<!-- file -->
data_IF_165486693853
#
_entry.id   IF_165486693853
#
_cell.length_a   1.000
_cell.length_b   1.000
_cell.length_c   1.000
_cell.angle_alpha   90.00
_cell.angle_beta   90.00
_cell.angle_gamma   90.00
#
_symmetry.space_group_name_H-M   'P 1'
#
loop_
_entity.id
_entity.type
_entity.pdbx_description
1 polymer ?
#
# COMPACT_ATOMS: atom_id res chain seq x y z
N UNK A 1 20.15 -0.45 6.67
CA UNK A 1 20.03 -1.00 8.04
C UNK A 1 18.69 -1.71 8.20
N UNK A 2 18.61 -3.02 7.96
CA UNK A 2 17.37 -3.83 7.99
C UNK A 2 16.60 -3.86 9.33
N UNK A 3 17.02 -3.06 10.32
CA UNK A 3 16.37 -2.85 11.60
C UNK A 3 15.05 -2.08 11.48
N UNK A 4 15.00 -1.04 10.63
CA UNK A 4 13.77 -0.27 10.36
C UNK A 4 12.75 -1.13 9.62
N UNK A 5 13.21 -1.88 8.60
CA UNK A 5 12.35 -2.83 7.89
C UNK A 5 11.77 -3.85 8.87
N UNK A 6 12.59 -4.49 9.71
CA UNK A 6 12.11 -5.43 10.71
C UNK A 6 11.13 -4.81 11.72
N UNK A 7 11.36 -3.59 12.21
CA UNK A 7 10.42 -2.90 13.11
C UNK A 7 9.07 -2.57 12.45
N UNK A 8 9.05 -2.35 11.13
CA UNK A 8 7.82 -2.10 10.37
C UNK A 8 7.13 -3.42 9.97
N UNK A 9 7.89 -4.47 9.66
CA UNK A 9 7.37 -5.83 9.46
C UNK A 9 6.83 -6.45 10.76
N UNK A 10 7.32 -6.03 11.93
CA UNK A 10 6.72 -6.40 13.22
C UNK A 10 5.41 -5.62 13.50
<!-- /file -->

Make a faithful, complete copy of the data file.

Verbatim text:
data_IF_165486693853
#
_entry.id   IF_165486693853
#
_cell.length_a   1.000
_cell.length_b   1.000
_cell.length_c   1.000
_cell.angle_alpha   90.00
_cell.angle_beta   90.00
_cell.angle_gamma   90.00
#
_symmetry.space_group_name_H-M   'P 1'
#
loop_
_entity.id
_entity.type
_entity.pdbx_description
1 polymer ?
#
# COMPACT_ATOMS: atom_id res chain seq x y z
N UNK A 1 20.15 -0.45 6.67
CA UNK A 1 20.03 -1.00 8.04
C UNK A 1 18.69 -1.71 8.20
N UNK A 2 18.61 -3.02 7.96
CA UNK A 2 17.37 -3.83 7.99
C UNK A 2 16.60 -3.86 9.33
N UNK A 3 17.02 -3.06 10.32
CA UNK A 3 16.37 -2.85 11.60
C UNK A 3 15.05 -2.08 11.48
N UNK A 4 15.00 -1.04 10.63
CA UNK A 4 13.77 -0.27 10.36
C UNK A 4 12.75 -1.13 9.62
N UNK A 5 13.21 -1.88 8.60
CA UNK A 5 12.35 -2.83 7.89
C UNK A 5 11.77 -3.85 8.87
N UNK A 6 12.59 -4.49 9.71
CA UNK A 6 12.11 -5.43 10.71
C UNK A 6 11.13 -4.81 11.72
N UNK A 7 11.36 -3.59 12.21
CA UNK A 7 10.42 -2.90 13.11
C UNK A 7 9.07 -2.57 12.45
N UNK A 8 9.05 -2.35 11.13
CA UNK A 8 7.82 -2.10 10.37
C UNK A 8 7.13 -3.42 9.97
N UNK A 9 7.89 -4.47 9.66
CA UNK A 9 7.37 -5.83 9.46
C UNK A 9 6.83 -6.45 10.76
N UNK A 10 7.32 -6.03 11.93
CA UNK A 10 6.72 -6.40 13.22
C UNK A 10 5.41 -5.62 13.50